It’s been a strange time being a Wolves fan. Bereft of what we love for the last 10 days or so, we’ve been left to lick our wounds having sampled defeat for once. It’s thrown us into a strange vortex of innuendo, loyalty-questioning and despondency. The nerves have jangled and the bums have squeaked. Big Bad Cardiff are on our shoulder now. In the famous words of Barry Al-Britani of Four Lions ‘These are bad times bro. We’ve got women talking back. We’ve got people playing stringed instruments. It’s the end of days.’ The build up to the Leeds game had that kind of feel. Nonsense was spoken as if it was plausible and anxiety was filling the air. I’d be lying if I said I wasn’t the same, and the volume of the household in the hour prior to kick off was slightly up on even our normally high levels. This is what 10 days without Nuno’s Wolves does to you. The withdrawal symptoms were kicking in, but this result and performance could not have been more timely.
Firstly, I’d like to address the state of Leeds United. Whilst we were excellent, they were pretty much at the other end of the performance scale, somewhere between aberration and ‘We Won A Competition To Be Here.’ Vurnon Anita seemed to be on a one-man mission to piss off Paul Heckingbottom and I was more upset than any Leeds fan that Liam Cooper went off injured, but Matthew Pennington turned out to be about as useful as a chocolate teapot manning the back four. Pierre Michel Lasogga did a great job of resembling a statue, the problem being he was due to be resembling a footballer at the time.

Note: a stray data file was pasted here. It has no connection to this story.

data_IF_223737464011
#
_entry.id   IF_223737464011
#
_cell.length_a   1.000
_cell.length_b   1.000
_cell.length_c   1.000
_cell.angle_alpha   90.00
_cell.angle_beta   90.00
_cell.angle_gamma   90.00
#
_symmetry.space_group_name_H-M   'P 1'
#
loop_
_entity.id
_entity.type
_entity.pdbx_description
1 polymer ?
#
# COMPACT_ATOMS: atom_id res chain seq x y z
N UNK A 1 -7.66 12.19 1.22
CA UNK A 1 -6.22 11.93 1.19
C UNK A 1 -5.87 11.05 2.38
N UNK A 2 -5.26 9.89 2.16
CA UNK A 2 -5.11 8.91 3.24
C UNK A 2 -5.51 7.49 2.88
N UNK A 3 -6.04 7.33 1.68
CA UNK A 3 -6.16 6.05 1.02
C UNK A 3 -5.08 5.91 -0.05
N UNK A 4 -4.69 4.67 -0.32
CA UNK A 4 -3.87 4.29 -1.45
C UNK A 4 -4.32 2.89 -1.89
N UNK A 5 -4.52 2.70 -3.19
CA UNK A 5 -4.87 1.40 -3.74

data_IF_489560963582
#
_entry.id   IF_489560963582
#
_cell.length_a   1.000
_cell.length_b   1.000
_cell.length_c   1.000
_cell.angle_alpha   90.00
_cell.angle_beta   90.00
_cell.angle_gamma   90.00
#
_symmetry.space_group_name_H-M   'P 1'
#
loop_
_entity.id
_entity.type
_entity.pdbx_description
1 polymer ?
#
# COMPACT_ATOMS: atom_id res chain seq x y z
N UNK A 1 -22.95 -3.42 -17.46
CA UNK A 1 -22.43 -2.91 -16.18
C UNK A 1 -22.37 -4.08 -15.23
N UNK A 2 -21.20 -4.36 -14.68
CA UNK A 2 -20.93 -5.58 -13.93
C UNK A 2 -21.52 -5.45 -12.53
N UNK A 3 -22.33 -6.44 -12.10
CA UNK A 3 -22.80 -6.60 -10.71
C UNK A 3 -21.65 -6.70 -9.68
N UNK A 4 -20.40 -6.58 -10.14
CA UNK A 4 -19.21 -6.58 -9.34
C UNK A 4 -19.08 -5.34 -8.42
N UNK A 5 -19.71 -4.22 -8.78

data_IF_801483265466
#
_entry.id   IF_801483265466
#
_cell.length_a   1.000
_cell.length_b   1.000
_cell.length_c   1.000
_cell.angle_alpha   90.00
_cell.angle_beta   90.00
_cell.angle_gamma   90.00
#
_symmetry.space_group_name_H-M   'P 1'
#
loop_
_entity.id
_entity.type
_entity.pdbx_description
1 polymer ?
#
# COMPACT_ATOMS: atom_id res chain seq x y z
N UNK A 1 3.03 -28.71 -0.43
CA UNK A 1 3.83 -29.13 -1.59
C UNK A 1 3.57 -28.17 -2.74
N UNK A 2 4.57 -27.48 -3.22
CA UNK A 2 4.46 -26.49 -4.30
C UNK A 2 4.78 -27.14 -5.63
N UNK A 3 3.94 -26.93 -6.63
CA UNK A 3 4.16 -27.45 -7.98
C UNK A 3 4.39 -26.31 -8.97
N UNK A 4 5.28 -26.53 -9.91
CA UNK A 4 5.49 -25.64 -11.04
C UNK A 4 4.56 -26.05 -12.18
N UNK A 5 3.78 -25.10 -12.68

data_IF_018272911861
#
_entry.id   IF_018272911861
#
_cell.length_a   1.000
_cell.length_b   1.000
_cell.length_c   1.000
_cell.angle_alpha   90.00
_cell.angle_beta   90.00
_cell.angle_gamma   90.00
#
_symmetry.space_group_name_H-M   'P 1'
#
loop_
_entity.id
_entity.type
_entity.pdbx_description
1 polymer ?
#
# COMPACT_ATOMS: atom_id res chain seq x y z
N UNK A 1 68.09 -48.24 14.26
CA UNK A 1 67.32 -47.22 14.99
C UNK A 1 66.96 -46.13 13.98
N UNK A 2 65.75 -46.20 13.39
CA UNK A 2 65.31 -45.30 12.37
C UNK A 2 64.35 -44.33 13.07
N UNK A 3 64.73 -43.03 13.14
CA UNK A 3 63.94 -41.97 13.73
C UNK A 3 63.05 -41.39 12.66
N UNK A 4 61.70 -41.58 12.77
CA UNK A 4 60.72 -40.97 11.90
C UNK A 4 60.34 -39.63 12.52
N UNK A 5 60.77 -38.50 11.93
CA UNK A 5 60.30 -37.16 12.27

With that out of the way, I can get on with the business of waxing lyrical about our boys. Naturally, our anxious selves did creep into the watching of the game, prior to the first goal at least. Leo Bonatini kept his place in the side and it’s clear that he has his detractors, but our best performances have come with the front three that started this game. Interestingly though, Danny Batth’s re-introduction was probably a bigger talking point. Ryan Bennett may have made a mistake in his last game but he has been an unerring presence on the tight of the back three. Batth’s last return clearly didn’t go to plan and you could sense there was a nervousness around his inclusion. That extended to his first few touches of the ball and there was a clear drop-off in the quality of the distribution from this area of the pitch.
Despite this, we were frankly excellent. I think it’s safe to say that Leeds have probably seen the best of us over the course of the two fixtures with them. While it took a while to break the deadlock, the regularity with which we broke beyond the Leeds midfield and created openings and genuine chances was very reassuring. Leeds did next to nothing to stop Bonatini receiving the ball at his feet and this was the springboard for almost everything we did going forward. While he’s clearly struggling in front of goal, Leo is a safe haven for the ball to remain. He very rarely loses it and he has a multiplier effect on those around him, most of all for Diogo Jota. I used to have the same gripe with fans that castigated Andy Keogh. While he wasn’t prolific and in no means as good a player as Bonatini, Sylvan Ebanks-Blake’s output would exponentially increase when in partnership with Keogh. Jota was at his menacing best here, clearly refreshed by the break and with an extra spring in his step, probably due to the space afforded to him by a porous Leeds defence.